One thing that is striking is the complete lack of responsibility shown by some of the "protagonists" in the songs. For example, there's a Don Williams hit (the name escapes me) that includes the line "...you know I'm a rake and rambling man, free as an eagle flies. Look at me now and tell me the truth, do I look like a daddy to you?"

Well, no, you don't. At least, not a good one.

Then there's "Delta Dawn," a hugely popular hit from the early '70s. A line in that song notes that "all the folks around Bronwnsville think she's crazy." Well, dang, she is. She's wandering around town with a suitcase in her hand looking for a mysterious brown-eyed man. She's bats.

Then there's the Dolly Parton hit, "Jolie." In this song, the protagonist is a woman begging another woman not to steal her husband. Come on. Either kick the woman's but or kick your husband's but for fooling around. But crawling to the "other woman"? Give me a break.

There was some awfully good and down-to-earth country music "back in the day," but alot of the rest left something to be desired.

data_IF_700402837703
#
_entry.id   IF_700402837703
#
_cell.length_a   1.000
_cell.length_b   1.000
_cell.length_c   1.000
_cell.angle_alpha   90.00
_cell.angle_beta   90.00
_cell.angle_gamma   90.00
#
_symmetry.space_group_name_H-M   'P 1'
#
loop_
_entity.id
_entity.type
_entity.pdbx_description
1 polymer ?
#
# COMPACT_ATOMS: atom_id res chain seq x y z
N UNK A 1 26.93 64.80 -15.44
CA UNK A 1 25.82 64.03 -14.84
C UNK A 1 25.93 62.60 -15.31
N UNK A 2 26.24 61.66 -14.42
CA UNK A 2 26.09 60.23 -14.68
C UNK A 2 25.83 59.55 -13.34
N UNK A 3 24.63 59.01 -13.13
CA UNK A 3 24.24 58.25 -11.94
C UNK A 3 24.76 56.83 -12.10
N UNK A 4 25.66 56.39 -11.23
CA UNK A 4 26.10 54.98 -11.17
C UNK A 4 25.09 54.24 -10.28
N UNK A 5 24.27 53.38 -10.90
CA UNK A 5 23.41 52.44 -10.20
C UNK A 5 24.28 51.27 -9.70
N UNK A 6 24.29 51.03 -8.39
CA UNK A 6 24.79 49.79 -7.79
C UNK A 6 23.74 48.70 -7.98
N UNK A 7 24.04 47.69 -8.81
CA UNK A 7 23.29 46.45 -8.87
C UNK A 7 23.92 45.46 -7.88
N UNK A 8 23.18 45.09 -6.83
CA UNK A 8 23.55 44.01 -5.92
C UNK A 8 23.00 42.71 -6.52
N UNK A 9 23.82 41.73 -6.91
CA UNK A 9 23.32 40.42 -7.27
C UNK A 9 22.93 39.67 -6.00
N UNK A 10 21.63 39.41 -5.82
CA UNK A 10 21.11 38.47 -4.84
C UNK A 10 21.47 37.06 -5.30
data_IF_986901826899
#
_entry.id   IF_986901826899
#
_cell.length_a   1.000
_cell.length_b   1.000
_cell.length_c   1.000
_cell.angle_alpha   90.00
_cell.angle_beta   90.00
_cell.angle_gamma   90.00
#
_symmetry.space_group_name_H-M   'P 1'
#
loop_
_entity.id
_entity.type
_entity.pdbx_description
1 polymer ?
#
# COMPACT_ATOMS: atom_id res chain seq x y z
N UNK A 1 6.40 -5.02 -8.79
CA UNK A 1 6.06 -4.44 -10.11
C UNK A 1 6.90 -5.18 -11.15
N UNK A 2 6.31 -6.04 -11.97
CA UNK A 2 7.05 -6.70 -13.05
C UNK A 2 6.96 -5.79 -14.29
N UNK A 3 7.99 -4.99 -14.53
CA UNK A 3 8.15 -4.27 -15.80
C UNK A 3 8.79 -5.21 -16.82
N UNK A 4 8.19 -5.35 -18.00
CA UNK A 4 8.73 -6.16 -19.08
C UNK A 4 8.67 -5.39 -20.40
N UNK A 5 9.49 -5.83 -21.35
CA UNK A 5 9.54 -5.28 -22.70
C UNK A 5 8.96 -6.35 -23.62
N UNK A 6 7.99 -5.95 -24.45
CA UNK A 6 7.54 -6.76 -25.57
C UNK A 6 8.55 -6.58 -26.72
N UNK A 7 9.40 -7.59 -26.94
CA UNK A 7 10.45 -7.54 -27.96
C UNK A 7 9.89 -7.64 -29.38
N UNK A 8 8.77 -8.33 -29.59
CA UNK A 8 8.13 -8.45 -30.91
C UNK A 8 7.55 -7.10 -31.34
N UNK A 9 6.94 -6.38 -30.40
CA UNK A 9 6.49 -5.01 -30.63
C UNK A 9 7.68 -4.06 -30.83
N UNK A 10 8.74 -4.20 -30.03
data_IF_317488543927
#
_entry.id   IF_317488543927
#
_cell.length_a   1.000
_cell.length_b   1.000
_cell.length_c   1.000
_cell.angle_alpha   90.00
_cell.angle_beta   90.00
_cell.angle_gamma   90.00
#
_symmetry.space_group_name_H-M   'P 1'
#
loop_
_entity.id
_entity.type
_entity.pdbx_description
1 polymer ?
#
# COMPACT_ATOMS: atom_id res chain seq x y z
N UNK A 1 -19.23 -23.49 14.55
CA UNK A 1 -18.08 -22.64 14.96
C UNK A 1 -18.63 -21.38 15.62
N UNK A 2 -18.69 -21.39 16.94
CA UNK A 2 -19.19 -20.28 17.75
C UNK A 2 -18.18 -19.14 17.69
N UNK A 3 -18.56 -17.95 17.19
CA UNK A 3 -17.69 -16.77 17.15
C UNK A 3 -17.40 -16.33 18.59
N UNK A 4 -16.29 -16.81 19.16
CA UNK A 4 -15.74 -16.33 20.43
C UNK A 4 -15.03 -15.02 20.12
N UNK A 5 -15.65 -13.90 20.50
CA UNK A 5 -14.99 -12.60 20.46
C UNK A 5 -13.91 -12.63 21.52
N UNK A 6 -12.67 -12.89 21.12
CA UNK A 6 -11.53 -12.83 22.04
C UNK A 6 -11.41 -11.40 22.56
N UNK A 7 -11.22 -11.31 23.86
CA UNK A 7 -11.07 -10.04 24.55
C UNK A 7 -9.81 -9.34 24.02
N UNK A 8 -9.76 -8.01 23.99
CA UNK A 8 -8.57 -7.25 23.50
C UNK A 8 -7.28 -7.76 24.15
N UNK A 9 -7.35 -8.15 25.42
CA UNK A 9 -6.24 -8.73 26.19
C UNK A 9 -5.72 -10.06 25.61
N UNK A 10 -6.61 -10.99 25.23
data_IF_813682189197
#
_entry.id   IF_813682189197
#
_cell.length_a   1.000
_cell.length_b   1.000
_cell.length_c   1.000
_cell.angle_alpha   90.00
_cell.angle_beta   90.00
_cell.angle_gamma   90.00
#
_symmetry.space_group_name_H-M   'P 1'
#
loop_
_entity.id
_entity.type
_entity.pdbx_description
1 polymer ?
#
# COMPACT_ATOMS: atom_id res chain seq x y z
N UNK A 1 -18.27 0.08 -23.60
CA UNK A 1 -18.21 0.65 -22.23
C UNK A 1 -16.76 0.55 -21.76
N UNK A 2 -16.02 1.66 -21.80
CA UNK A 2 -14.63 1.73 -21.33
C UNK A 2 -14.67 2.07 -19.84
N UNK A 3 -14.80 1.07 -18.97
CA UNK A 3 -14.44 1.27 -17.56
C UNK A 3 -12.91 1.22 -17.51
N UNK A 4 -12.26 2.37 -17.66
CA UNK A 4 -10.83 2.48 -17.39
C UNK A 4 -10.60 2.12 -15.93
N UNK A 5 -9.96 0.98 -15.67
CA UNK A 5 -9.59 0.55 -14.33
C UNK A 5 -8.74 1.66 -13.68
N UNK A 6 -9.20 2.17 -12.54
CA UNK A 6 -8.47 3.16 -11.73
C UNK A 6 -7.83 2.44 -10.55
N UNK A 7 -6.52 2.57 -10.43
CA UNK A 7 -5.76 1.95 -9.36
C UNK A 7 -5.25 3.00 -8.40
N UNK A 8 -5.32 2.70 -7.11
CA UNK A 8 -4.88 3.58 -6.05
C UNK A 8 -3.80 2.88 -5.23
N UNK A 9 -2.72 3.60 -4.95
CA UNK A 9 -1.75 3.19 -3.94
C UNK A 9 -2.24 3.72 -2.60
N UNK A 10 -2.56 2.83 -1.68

Can you gents (and lady) think of other songs that, later in life, struck you in a different way?




"My Ding-A-Ling"?

N.B. that "Delta Dawn" was a Helen Reddy song, and she's not Countrytime USA. She's an Ausie and a Woman (Roaring Type, Mk 1972.)

"Jolie" ("Jolee"?) is a great song. It's rivaled by Kenny Rogers' "Ruby (Don't Take Your Love to Town"), and "You Picked A Fine TIme to Leave Me, Lucille." Lots of women in country music looking for a better deal than the starter husband.

My frat liked to sing that old Tom T. Hall classic, "I Love", but after "old pick-up trucks", we inserted a line about "girls who likes to (word which rhymes with truck)", but always finished "and traaaaaiiiiins" with big smiles.

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RE: OT - The Truth About '70s Country Music - 11/1/2012 2:18:59 AM   
JeffK


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Joelene!!!!!!

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RE: OT - The Truth About '70s Country Music - 11/1/2012 2:27:53 AM   
JeffK


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Odd coincidences?

I became a John Denver fan in the 70's(have all of his "pre-OPS loss" albums) via The Irish Rovers, work out that link!

From there I enjoyed both Country and Western (Is there a difference?) but made another switch into Celtic Music, can sing in Gaelic (I dont have understand do I??)